Table 2. Logistic regression analysis of the risk factors associated with survivor and non-survivor outcomes in COVID-19 patients.
Variable Univariable analysis Multivariable analysis(Model 1) Multivariable analysis (Model 2)
OR (95% CI) P value OR (95% CI) P value OR (95% CI) P value
Demographics      
Age (odds ratio reported per one-year increase), years 1.01 (0.99-1.03) 0.376 1.02 (0.99-1.04) 0.218 0.99 (0.97-1.02) 0.634
Gender (male) 1.17 (0.62-2.19) 0.625 1.15 (0.61-2.18) 0.665 1.61 (0.71-3.68) 0.254
Severity of COVID-19
Moderate 1.00 - 1.00 - 1.00 -
Severe 4.47 (0.38-51.96) 0.232 1.03 (0.49-2.18) 0.933 1.13 (0.47-2.73) 0.783
Critical 9.32 (4.19-20.71) <0.001 6.55 (2.61-16.43) <0.001 6.13 (2.09-17.97) <0.001
Comorbidities
Cancer 3.96 (1.65-9.46) 0.002 2.35 (1.47-3.76) <0.001    
Cardiovascular disease 1.79 (0.89-3.57) 0.100 1.46 (0.79-2.70) 0.222    
Diabetes 2.64 (1.30-5.35) 0.007 2.32 (1.23-4.37) 0.010    
Chronic kidney disease 0.76 (0.33-1.77) 0.529 0.94 (0.43-2.03) 0.871    
Chronic lung disease 0.52 (0.19-1.46) 0.216 0.62 (0.24-1.62) 0.330    
Chronic liver disease 3.56 (1.18-10.77) 0.024 3.22 (1.01-10.29) 0.048    
Obesity 1.13 (0.24-5.36) 0.880 0.99 (0.23-4.38) 0.993 0.94 (0.23-3.78) 0.930
Charlson comorbidity index≥6 7.84 (3.81-16.10) <0.001     7.77 (2.70-22.35) <0.001
History of vaccination
≥3rd dose 1.00 - 1.00 - 1.00 -
1-2 doses 3.91 (0.86-17.87) 0.079 1.92 (0.85-4.37) 0.119 1.01 (0.35-2.87) 0.192
0 dose 5.46 (1.57-18.98) 0.008 3.22 (1.07-9.66) 0.037 3.57 (1.12-11.36) 0.031
COVID-19 treatment
Remdesivir use
Onset of remdesivir use time<2 days 1.00 - 1.00 - 1.00 -
No remdesivir use 7.85 (3.63-16.96) <0.001 5.77 (2.22-15.03) <0.001 4.58 (1.03-20.40) 0.046
Onset of remdesivir use time≥2 days 9.31 (3.26-26.55) <0.001 6.04 (2.81-12.99) <0.001 7.89 (1.34-16.40) 0.002
Dexamethasone use
Onset of dexamethasone use time<2days 1.00 - 1.00 - 1.00 -
No dexamethasone use 4.73 (2.02-11.04) <0.001 3.14 (1.41-7.01) 0.005 3.58 (1.20-10.66) 0.022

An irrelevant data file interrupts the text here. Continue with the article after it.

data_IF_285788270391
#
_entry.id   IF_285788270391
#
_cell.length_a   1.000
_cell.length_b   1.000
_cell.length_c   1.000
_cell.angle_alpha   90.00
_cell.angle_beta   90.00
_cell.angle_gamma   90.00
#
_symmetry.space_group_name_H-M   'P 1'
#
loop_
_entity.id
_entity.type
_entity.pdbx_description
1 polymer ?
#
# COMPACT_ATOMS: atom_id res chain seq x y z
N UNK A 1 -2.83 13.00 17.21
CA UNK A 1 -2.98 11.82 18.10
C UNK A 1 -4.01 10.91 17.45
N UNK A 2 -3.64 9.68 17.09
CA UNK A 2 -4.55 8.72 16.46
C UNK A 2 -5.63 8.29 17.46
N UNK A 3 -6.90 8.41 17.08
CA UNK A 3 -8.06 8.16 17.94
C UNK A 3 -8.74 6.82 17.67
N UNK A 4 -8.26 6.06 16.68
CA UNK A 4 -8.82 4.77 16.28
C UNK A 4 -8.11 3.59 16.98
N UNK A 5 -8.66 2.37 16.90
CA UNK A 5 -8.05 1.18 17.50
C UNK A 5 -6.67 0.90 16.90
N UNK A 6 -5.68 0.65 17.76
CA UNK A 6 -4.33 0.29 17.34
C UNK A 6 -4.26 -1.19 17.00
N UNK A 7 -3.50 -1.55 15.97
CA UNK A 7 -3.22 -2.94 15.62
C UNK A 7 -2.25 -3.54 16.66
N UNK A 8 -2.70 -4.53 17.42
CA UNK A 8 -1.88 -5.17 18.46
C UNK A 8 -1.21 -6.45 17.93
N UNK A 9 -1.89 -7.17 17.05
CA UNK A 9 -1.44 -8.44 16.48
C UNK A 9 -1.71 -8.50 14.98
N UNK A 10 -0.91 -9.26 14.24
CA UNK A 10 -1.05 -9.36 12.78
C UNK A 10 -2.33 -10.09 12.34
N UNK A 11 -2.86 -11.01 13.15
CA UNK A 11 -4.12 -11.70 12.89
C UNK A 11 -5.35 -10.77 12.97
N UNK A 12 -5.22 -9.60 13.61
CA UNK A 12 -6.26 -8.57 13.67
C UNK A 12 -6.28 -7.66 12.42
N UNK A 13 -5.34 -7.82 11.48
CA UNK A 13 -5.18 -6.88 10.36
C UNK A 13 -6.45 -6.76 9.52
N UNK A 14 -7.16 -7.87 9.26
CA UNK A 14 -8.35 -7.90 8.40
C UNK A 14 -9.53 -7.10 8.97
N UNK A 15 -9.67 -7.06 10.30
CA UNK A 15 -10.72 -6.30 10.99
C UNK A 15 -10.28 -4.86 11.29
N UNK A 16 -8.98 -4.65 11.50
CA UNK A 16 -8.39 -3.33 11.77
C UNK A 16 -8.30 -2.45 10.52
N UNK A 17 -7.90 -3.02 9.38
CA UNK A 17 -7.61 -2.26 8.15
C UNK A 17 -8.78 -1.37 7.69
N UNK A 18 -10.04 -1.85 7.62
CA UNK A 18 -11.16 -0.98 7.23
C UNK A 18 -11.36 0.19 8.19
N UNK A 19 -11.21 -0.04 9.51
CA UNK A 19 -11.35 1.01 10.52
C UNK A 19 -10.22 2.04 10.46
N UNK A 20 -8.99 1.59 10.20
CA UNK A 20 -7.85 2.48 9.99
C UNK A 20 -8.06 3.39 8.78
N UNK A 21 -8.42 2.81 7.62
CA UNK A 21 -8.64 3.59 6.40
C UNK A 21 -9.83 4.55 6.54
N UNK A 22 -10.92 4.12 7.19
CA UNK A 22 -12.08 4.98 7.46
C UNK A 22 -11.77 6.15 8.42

Onset of dexamethasone use time≥2days 5.63 (2.42-13.07) <0.001 4.30 (1.88-9.83) 0.001 4.47 (1.34-22.39) 0.018
Ct value at day 0 1.01 (0.95-1.06) 0.846 - - - -

Model 1. adjusted for age, gender, severity of COVID-19, cancer, cardiovascular disease, diabetes, chronic kidney disease, chronic lung disease, chronic liver disease, obesity, History of vaccination, Remdesivir use, Dexamethasone use, Ct value at day 0
Model 2. adjusted for age, gender, severity of COVID-19, obesity, Charlson comorbidity index≥6, History of vaccination, Remdesivir use, Dexamethasone use, Ct value at day 0.
CI, confidence interval;
*P<0.05

Interaction between the independent risk factors and mortality

Table 3 shows the association between cancer, diabetes and the onset of remdesivir use time for mortality rates. An onset of remdesivir use time (≥ 2 days) was associated with an increased mortality rate, particularly amongst patients with cancer/diabetes, compared to those without cancer/diabetes (p for interaction = 0.046/0.049). Table 4 shows the association between cancer, diabetes and the onset of dexamethasone use time for mortality rates. An onset of dexamethasone use time (≥ 2 days) was associated with a higher mortality rate in patients with cancer. In addition, the impact was significant amongst patients with diabetes, compared to those without diabetes (p for interaction = 0.042). Table 5 shows the association between cancer, diabetes and COVID-19 vaccines. Compared to patients who received ≥ 3 doses of COVID-19 vaccinations, those who received < 3 doses were associated with a higher mortality rate, particularly amongst patients with cancer/diabetes, compared to those without cancer/diabetes (p for interaction = 0.038/0.048).